I grew up in the United Mennonite Church and from a very early age learned that we were not like “those MBs.” When I asked what the difference was, the answers ranged from “they’re louder than we are,” to “they are more fundamentalist and evangelical.” It took until the 1980s in Canada for intermarriage between the groups to be considered kind of o.k. Even among the older generations, there is still tremendous resistance. However, things have gotten better. The United Mennonites now recognize the baptisms of MBs and will serve them communion if they come to UM worship services. However, it has not gone the other way. MBs do not recognize UM baptisms, saying they aren’t real because they aren’t full immersion. MBs do the immersion thing. UMs do the sprinkling thing.
So, I decided to go to the MB church to see for myself. A few interesting notes before I even start talking about my visit. MBs have been heavily influenced by the American Evangelical Movement. They are highly focused on conversion. Some MB churches are getting rid of the term “Mennonite” in their names because they feel it is bad branding. It prevents them from evangelizing. The church in Leamington changed its name from the Mennonite Brethren Church to the Meadow Brook Fellowship, still has the MB in the name but not the actual word “Mennonite.”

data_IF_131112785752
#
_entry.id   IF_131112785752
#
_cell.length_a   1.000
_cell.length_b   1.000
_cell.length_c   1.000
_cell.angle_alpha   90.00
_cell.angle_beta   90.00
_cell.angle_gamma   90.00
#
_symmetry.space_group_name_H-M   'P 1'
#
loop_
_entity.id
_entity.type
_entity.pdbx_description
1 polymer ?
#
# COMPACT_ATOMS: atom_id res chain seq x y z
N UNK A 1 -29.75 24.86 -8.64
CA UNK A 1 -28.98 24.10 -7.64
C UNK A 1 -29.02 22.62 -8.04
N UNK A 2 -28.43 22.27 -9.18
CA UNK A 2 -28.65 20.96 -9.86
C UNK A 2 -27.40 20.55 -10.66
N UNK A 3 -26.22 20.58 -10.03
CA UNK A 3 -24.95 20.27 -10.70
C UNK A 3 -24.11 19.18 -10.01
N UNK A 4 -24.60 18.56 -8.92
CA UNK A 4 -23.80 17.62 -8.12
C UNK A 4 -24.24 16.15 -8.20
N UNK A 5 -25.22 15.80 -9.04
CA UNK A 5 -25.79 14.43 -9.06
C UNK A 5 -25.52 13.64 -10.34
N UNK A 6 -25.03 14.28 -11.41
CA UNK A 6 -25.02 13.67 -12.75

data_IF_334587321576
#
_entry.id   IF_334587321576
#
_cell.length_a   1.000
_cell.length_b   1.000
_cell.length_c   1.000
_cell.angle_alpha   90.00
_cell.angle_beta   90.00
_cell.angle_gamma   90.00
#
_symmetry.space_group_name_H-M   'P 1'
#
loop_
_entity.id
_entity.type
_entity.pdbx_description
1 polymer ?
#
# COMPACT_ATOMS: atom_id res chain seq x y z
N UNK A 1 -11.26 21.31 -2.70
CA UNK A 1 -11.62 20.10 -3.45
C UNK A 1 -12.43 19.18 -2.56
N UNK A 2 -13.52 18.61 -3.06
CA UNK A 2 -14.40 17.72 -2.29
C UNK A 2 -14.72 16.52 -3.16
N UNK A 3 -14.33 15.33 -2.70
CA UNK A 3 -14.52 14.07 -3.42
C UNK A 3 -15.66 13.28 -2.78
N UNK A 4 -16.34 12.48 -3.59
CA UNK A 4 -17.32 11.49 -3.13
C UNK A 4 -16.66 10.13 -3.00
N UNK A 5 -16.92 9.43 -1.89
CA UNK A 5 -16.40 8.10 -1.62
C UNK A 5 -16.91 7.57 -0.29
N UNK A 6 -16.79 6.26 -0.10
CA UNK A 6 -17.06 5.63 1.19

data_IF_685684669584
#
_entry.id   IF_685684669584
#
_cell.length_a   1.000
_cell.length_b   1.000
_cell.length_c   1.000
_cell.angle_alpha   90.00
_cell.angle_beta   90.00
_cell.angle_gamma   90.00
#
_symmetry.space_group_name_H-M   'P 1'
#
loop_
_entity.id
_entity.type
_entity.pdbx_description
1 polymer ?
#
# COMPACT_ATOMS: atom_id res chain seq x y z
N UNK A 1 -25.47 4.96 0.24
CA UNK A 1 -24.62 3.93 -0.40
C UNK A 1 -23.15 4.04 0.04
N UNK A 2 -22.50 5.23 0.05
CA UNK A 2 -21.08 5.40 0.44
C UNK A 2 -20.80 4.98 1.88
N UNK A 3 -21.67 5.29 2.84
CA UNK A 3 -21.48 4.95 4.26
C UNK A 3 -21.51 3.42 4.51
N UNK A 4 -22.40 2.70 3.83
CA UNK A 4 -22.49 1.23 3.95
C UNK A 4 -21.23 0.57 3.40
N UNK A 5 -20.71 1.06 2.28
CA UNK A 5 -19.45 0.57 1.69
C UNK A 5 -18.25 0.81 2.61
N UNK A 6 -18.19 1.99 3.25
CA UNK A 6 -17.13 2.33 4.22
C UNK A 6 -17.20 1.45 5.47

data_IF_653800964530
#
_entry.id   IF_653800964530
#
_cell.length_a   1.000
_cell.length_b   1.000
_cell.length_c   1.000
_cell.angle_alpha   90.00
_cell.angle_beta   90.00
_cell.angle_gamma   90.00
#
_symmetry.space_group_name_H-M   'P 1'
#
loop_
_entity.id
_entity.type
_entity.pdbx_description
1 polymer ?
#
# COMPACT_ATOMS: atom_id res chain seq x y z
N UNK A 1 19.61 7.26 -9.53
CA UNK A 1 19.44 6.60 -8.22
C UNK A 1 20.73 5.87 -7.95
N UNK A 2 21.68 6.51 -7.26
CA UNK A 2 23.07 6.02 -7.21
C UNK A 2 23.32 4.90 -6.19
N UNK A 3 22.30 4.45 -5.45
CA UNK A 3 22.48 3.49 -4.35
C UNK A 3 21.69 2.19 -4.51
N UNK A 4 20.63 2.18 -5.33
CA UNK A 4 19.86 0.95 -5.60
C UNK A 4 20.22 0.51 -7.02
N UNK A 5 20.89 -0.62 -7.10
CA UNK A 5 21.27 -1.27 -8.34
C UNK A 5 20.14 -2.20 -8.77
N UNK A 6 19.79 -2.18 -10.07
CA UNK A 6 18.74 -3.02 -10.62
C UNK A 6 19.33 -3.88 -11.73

I called ahead to see if there was a difference between the 9:30 and 11:00 service. No, they were the same. I arrived as late as I could, hoping no one would recognize me. In Leamington there is no anonymity and I am known by some as the one who caused a ruckus when I decided to have a gay marriage. (And I think to myself, I caused the ruckus by wanting to get married? Maybe they caused the ruckus by having a problem with it!) Anyways, I digress. I just wanted to be invisible because I know the MB church is very against homosexuality. And they are against women’s ordination. They ordained women for a short while until the late 1980s or early 1990s, and then reversed their decision and unordained all women and forbade further ordinations.